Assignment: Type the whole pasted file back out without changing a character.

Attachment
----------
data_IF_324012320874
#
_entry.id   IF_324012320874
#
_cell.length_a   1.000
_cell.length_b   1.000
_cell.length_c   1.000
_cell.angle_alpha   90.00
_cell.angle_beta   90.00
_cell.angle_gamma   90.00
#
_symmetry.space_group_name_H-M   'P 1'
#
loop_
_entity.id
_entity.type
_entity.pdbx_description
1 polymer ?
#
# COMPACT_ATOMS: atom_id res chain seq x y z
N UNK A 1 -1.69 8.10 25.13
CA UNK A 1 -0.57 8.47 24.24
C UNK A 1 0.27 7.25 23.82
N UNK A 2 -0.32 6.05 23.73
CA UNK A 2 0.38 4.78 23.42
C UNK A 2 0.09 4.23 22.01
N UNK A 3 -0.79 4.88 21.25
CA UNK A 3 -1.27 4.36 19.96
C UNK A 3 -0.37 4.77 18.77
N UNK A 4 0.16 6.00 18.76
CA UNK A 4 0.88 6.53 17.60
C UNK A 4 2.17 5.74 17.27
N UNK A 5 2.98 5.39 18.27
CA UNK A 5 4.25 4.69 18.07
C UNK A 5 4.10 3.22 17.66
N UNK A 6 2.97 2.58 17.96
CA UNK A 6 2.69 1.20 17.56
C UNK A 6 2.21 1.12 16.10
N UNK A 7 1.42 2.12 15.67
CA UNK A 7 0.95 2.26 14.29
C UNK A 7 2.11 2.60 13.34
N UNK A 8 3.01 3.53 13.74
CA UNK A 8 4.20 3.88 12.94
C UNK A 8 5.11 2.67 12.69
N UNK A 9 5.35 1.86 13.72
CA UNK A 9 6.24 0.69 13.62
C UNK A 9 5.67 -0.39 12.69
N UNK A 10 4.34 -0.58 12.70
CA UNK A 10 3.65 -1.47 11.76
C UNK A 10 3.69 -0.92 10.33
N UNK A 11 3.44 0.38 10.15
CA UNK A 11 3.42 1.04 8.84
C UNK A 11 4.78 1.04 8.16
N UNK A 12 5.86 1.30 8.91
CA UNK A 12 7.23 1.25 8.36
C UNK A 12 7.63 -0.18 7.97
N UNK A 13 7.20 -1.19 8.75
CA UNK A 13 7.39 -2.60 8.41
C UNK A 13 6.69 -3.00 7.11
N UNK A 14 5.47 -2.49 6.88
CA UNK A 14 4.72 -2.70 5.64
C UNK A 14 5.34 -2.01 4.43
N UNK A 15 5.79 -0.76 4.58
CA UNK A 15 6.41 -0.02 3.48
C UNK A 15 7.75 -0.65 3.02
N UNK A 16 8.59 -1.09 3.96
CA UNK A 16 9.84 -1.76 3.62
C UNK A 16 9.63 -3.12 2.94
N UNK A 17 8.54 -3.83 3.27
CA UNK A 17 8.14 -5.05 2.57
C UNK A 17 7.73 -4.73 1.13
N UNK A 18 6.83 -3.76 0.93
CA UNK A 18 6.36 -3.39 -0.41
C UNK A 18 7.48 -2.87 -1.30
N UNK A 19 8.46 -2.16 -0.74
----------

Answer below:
data_IF_324012320874
#
_entry.id   IF_324012320874
#
_cell.length_a   1.000
_cell.length_b   1.000
_cell.length_c   1.000
_cell.angle_alpha   90.00
_cell.angle_beta   90.00
_cell.angle_gamma   90.00
#
_symmetry.space_group_name_H-M   'P 1'
#
loop_
_entity.id
_entity.type
_entity.pdbx_description
1 polymer ?
#
# COMPACT_ATOMS: atom_id res chain seq x y z
N UNK A 1 -1.69 8.10 25.13
CA UNK A 1 -0.57 8.47 24.24
C UNK A 1 0.27 7.25 23.82
N UNK A 2 -0.32 6.05 23.73
CA UNK A 2 0.38 4.78 23.42
C UNK A 2 0.09 4.23 22.01
N UNK A 3 -0.79 4.88 21.25
CA UNK A 3 -1.27 4.36 19.96
C UNK A 3 -0.37 4.77 18.77
N UNK A 4 0.16 6.00 18.76
CA UNK A 4 0.88 6.53 17.60
C UNK A 4 2.17 5.74 17.27
N UNK A 5 2.98 5.39 18.27
CA UNK A 5 4.25 4.69 18.07
C UNK A 5 4.10 3.22 17.66
N UNK A 6 2.97 2.58 17.96
CA UNK A 6 2.69 1.20 17.56
C UNK A 6 2.21 1.12 16.10
N UNK A 7 1.42 2.12 15.67
CA UNK A 7 0.95 2.26 14.29
C UNK A 7 2.11 2.60 13.34
N UNK A 8 3.01 3.53 13.74
CA UNK A 8 4.20 3.88 12.94
C UNK A 8 5.11 2.67 12.69
N UNK A 9 5.35 1.86 13.72
CA UNK A 9 6.24 0.69 13.62
C UNK A 9 5.67 -0.39 12.69
N UNK A 10 4.34 -0.58 12.70
CA UNK A 10 3.65 -1.47 11.76
C UNK A 10 3.69 -0.92 10.33
N UNK A 11 3.44 0.38 10.15
CA UNK A 11 3.42 1.04 8.84
C UNK A 11 4.78 1.04 8.16
N UNK A 12 5.86 1.30 8.91
CA UNK A 12 7.23 1.25 8.36
C UNK A 12 7.63 -0.18 7.97
N UNK A 13 7.20 -1.19 8.75
CA UNK A 13 7.39 -2.60 8.41
C UNK A 13 6.69 -3.00 7.11
N UNK A 14 5.47 -2.49 6.88
CA UNK A 14 4.72 -2.70 5.64
C UNK A 14 5.34 -2.01 4.43
N UNK A 15 5.79 -0.76 4.58
CA UNK A 15 6.41 -0.02 3.48
C UNK A 15 7.75 -0.65 3.02
N UNK A 16 8.59 -1.09 3.96
CA UNK A 16 9.84 -1.76 3.62
C UNK A 16 9.63 -3.12 2.94
N UNK A 17 8.54 -3.83 3.27
CA UNK A 17 8.14 -5.05 2.57
C UNK A 17 7.73 -4.73 1.13
N UNK A 18 6.83 -3.76 0.93
CA UNK A 18 6.36 -3.39 -0.41
C UNK A 18 7.48 -2.87 -1.30
N UNK A 19 8.46 -2.16 -0.74